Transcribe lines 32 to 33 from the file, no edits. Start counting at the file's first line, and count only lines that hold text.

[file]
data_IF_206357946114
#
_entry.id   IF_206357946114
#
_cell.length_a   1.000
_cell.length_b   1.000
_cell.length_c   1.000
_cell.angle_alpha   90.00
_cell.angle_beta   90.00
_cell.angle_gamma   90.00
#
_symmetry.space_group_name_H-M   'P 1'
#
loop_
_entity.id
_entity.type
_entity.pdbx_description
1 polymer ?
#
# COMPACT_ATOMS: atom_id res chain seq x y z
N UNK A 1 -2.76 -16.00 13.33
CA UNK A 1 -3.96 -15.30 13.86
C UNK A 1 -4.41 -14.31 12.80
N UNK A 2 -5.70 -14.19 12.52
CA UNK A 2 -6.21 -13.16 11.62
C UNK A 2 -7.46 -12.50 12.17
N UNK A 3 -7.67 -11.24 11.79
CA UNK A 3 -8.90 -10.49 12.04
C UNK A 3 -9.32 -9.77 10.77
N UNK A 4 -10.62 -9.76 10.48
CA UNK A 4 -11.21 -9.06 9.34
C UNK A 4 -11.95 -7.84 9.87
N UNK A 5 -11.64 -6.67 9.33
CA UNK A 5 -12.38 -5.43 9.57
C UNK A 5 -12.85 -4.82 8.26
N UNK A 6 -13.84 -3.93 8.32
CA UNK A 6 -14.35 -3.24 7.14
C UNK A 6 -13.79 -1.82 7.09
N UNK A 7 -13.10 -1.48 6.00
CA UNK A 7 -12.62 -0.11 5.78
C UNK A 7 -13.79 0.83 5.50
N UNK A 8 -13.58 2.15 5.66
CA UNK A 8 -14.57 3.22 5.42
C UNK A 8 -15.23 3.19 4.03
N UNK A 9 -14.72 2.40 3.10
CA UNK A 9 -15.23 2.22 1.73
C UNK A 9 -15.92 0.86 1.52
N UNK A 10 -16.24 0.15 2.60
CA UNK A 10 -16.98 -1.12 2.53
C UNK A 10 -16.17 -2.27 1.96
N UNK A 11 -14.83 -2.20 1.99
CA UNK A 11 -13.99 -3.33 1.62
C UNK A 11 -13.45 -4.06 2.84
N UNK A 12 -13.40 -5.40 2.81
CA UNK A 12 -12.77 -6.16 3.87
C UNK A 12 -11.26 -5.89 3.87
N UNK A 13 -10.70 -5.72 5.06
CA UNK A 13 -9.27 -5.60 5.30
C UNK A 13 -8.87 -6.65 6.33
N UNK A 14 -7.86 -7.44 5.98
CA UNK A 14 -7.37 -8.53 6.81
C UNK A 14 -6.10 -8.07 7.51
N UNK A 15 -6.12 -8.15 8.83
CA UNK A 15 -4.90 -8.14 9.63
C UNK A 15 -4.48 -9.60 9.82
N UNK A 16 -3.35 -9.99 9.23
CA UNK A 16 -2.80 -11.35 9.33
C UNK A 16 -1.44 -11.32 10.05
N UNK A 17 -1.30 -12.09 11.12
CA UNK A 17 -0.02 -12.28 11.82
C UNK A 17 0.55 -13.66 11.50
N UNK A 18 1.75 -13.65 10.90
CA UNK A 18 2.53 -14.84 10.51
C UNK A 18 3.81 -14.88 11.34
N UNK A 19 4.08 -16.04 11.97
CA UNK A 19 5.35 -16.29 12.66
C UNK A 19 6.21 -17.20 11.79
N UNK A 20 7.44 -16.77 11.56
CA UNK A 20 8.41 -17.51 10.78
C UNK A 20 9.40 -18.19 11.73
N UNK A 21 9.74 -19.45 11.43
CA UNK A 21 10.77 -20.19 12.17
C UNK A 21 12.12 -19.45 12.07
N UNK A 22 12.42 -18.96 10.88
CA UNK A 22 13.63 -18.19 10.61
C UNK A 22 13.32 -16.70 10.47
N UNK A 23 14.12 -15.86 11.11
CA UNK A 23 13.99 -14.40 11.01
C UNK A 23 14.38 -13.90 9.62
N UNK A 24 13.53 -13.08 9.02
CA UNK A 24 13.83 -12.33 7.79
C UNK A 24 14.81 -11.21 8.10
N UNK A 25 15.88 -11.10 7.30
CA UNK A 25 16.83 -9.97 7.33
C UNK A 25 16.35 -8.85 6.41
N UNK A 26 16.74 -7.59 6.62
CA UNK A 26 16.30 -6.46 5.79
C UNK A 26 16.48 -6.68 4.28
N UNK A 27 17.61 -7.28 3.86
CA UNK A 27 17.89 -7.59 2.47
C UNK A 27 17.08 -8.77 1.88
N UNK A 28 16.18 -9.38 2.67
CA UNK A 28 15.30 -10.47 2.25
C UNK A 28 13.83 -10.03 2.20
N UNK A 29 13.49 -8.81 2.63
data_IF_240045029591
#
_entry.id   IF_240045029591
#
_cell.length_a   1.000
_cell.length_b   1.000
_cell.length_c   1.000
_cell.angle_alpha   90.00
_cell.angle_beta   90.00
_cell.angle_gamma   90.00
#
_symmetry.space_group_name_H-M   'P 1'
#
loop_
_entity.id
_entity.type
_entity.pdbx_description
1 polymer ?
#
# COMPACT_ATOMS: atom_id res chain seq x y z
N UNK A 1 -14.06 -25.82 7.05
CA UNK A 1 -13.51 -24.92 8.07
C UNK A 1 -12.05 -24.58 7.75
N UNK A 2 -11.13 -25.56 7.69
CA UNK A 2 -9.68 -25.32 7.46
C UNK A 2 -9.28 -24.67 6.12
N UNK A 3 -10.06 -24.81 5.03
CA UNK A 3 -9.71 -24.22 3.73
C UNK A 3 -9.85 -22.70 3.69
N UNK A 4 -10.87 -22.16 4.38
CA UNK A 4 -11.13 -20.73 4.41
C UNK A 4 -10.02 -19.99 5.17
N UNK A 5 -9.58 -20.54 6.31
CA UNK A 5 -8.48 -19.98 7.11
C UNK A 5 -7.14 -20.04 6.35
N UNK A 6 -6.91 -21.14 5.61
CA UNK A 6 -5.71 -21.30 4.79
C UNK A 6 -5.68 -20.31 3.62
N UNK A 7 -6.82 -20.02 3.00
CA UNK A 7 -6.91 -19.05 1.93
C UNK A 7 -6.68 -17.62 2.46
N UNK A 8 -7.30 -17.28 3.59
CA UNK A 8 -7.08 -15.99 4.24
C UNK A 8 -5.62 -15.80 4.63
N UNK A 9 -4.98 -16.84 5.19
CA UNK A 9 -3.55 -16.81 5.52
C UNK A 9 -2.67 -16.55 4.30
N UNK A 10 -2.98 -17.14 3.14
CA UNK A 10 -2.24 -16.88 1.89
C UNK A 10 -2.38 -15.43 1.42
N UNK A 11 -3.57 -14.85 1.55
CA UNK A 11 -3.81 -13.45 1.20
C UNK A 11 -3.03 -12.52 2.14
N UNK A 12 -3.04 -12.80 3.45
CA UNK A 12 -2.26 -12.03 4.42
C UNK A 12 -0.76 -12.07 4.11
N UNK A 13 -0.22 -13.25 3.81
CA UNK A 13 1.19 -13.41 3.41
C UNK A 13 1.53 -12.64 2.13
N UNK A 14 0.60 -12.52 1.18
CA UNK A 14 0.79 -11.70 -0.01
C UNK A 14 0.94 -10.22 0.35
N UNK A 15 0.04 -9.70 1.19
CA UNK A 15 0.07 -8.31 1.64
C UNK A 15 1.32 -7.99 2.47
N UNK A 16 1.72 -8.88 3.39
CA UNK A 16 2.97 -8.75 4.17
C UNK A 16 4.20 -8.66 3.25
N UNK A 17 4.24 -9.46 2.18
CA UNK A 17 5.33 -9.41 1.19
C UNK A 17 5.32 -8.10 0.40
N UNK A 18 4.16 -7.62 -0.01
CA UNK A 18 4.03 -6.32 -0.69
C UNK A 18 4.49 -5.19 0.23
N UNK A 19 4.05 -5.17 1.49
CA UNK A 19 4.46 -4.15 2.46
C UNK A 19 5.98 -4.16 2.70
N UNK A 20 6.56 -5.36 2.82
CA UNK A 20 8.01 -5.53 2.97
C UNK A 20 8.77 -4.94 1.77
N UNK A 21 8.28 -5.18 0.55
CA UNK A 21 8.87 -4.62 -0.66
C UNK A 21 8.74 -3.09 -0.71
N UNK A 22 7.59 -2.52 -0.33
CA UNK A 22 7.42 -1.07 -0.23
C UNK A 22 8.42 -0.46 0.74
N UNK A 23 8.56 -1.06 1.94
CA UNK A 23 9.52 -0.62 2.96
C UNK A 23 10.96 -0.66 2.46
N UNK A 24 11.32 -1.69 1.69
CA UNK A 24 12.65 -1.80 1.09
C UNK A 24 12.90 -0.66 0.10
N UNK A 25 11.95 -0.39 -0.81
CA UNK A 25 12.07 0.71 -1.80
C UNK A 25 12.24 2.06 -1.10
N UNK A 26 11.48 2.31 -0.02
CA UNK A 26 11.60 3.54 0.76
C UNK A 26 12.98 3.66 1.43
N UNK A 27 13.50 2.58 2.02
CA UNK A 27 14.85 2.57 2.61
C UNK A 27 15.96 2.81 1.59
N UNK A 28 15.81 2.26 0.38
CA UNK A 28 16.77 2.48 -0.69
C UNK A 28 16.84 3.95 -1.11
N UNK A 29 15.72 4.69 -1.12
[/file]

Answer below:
C UNK A 4 -11.95 -7.84 9.87
N UNK A 5 -11.64 -6.67 9.33